Justice Secretary Robert Buckland told MPs that the attack by Sudesh Amman in Streatham, less than two weeks after his release from prison, “makes the case plainly for immediate action”.
The emergency legislation will block the release of more than 200 terrorists who are set to be released over the next few months, and is likely to face a legal challenge.
Boris Johnson pledged to end automatic early release after Usman Khan, a convicted terrorist released from prison on license, stabbed Jack Merritt and Saskia Jones to death at Fishmongers’ Hall in London last year.
“Yesterday’s appalling incident makes the case plainly for immediate action,” Mr Buckland told MPs.
“We cannot have the situation, as we saw tragically in yesterday’s case, where an offender – a known risk to innocent members of the public – is released early by automatic process of law without any oversight by the Parole Board.
“We will be doing everything we can to protect the public, that is our primary duty.
“We will, therefore, introduce emergency legislation to ensure an end to terrorist offenders getting released automatically having served half of their sentence with no check or review.”
The Parole Board for England and Wales will have a veto over the early release of any terrorist offender, and no terrorist will be considered for release before they have served two-thirds of their sentence.
In Scotland, automatic early release was scrapped in 2015 for serious offenders jailed for more than four years.
Mr Buckland said the government faced “an unprecedented situation of severe gravity” and that the legislation to be introduced this week will apply to serving prisoners.
The Justice Secretary said the parole service would be “strengthened” to deal with the risk posed by convicted terrorists, following criticism of the government over budget cuts. He added: “We face a threat from an ideology that takes no heed for others and we must use every tool we can to make sure that that threat is neutralised.”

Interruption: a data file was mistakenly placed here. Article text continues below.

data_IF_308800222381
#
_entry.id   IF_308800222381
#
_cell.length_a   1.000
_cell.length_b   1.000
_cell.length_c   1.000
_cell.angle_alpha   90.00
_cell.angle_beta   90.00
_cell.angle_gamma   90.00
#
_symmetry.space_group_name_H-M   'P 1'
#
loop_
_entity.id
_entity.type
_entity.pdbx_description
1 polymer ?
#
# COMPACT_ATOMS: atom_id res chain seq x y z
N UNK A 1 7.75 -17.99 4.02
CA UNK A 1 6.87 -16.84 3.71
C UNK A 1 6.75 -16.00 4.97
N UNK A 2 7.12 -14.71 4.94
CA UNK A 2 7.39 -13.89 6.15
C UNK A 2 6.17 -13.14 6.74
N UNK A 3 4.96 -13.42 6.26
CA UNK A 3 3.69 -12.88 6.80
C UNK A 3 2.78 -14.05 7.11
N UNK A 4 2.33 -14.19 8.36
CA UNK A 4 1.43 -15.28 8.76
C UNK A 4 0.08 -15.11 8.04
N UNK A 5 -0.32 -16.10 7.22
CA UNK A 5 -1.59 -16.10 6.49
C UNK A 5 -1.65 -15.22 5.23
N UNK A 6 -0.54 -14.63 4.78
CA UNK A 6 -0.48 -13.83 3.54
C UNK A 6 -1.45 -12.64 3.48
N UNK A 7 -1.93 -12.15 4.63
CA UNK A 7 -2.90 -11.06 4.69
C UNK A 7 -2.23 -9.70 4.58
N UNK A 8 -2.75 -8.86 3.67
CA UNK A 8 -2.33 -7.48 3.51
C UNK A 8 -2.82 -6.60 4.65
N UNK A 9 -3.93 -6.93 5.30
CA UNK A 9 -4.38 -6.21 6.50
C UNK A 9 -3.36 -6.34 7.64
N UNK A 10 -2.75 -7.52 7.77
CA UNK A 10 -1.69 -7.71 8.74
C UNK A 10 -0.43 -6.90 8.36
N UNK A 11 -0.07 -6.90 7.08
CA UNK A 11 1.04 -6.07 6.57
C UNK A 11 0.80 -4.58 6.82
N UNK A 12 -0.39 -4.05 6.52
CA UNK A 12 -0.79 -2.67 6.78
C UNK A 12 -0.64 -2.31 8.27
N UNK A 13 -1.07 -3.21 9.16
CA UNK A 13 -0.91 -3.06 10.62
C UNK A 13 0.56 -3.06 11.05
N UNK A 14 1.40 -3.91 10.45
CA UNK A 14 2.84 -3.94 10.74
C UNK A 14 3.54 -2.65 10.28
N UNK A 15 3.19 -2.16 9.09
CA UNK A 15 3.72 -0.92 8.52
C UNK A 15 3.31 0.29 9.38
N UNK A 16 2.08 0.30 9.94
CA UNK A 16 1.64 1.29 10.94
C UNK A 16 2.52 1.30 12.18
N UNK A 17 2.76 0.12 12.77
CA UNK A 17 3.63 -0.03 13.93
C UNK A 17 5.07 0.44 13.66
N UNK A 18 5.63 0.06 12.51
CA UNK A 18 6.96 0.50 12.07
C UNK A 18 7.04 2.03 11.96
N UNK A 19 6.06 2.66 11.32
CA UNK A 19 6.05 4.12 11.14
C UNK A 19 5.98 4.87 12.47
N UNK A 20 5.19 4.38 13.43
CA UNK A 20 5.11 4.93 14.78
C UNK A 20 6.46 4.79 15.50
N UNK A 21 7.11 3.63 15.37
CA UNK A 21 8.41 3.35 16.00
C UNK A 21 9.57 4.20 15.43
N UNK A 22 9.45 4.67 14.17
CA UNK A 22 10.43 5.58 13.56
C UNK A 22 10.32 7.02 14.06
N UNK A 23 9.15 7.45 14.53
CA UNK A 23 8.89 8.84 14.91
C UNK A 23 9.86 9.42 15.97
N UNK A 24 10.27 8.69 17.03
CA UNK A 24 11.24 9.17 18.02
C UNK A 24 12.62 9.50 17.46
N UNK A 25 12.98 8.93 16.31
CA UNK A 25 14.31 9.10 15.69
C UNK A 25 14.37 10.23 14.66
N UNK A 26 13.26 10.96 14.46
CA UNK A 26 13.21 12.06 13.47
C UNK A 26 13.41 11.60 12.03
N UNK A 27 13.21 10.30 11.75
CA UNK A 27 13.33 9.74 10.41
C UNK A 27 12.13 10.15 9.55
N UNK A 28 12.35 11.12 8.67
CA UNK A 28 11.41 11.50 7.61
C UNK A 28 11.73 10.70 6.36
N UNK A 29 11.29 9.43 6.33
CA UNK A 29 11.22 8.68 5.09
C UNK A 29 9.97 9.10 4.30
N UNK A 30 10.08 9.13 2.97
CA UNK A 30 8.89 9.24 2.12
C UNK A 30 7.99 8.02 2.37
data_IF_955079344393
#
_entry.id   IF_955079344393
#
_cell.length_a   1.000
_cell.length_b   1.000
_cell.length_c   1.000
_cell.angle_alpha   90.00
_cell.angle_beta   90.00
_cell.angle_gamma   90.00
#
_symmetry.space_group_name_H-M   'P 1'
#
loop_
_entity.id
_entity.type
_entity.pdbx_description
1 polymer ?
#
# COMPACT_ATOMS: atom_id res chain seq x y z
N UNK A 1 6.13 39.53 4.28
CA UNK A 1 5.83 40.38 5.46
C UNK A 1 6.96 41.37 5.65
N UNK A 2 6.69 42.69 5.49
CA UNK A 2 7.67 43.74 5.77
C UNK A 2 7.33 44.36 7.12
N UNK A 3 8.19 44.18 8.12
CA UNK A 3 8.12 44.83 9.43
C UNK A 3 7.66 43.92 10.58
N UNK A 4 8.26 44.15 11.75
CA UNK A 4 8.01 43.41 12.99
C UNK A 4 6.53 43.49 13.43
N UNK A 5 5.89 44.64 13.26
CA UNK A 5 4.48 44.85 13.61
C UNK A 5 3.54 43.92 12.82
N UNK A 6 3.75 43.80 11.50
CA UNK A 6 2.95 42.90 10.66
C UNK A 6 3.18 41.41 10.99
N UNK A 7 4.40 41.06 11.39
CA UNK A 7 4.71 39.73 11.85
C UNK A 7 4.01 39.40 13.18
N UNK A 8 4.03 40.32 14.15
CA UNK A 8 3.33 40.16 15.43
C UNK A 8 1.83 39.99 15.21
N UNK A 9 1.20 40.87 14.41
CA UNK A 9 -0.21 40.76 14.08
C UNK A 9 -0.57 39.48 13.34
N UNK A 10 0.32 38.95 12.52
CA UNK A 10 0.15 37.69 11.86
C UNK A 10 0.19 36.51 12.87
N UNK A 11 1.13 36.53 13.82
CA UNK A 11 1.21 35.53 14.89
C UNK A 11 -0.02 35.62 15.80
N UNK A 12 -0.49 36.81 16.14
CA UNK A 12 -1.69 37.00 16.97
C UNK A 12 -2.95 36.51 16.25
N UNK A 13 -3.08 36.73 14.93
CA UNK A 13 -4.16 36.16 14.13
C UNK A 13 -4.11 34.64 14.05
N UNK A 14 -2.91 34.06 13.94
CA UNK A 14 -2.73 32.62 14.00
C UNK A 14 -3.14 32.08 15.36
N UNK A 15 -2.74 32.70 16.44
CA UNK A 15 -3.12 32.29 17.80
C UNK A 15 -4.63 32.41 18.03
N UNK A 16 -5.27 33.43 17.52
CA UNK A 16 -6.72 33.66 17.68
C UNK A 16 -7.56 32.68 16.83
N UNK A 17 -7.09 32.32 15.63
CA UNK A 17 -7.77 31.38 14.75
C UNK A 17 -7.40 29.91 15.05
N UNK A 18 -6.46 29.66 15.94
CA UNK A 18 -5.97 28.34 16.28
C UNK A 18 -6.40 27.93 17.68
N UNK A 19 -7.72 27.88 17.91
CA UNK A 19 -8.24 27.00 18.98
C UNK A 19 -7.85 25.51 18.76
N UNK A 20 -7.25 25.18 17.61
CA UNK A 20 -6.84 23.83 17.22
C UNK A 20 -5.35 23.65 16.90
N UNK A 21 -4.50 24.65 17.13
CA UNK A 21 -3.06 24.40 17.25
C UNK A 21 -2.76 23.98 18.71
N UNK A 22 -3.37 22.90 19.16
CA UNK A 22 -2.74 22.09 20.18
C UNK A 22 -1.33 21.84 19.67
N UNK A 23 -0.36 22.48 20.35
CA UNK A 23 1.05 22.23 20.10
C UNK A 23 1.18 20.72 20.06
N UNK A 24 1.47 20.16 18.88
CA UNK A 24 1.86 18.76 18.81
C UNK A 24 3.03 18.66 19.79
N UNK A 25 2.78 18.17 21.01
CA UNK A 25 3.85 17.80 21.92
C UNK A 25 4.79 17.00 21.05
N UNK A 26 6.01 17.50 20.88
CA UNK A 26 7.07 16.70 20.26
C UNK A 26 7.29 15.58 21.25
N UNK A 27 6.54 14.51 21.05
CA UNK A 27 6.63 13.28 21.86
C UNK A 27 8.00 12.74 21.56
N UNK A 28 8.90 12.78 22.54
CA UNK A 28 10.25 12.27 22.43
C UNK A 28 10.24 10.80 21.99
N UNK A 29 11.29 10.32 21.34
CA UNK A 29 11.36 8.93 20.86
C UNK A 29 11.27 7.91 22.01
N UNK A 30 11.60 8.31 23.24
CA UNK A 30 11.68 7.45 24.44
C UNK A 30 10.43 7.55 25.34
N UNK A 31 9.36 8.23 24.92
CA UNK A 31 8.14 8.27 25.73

Speaking yesterday, Mr Johnson said: “I think the question that everybody has about the individual concerned is, what was he doing out on automatic early release, and why was there no system of scrutiny, no parole system, to check whether he was really a suitable candidate for automatic early release.
“And that is a very complex legal question. We do think it’s time to take action.
“I hope people understand that the anomaly we need to clear up is the process by which some people are still coming out under automatic early release without any kind of scrutiny or parole system.”
Earlier, the independent reviewer of terrorism legislation warned that an attempt to retrospectively end early release for those already in prison could face a legal challenge.
“I would expect there would be a big legal battle about it, but it is not impossible,” said Jonathan Hall, the current independent reviewer of terrorism legislation.
He added: “The difficulty is that you are only – for this cadre of offenders with short sentences – delaying the point at which they are going to be released.”
Amman, 20, was shot dead by police after stabbing two people in Streatham High Road, a short distance from the bail hostel where he lived and which was being searched by detectives yesterday.
He was under active surveillance by armed counter-terrorism officers after being released in January following a 2018 conviction for disseminating terrorist material. Amman had served half of his 40-month sentence, making him eligible for automatic early release.
Before his conviction, he had written of his “desire to be a martyr” and chatted online about planning knife and bomb attacks. Amman’s mother has said she believes her son was further radicalised in prison.
Former defence minister Tobias Ellwood said yesterday that terrorists should be held in isolation to prevent radicalisation and London Mayor Sadiq Khan has called for a return to indeterminate sentences for terror offences.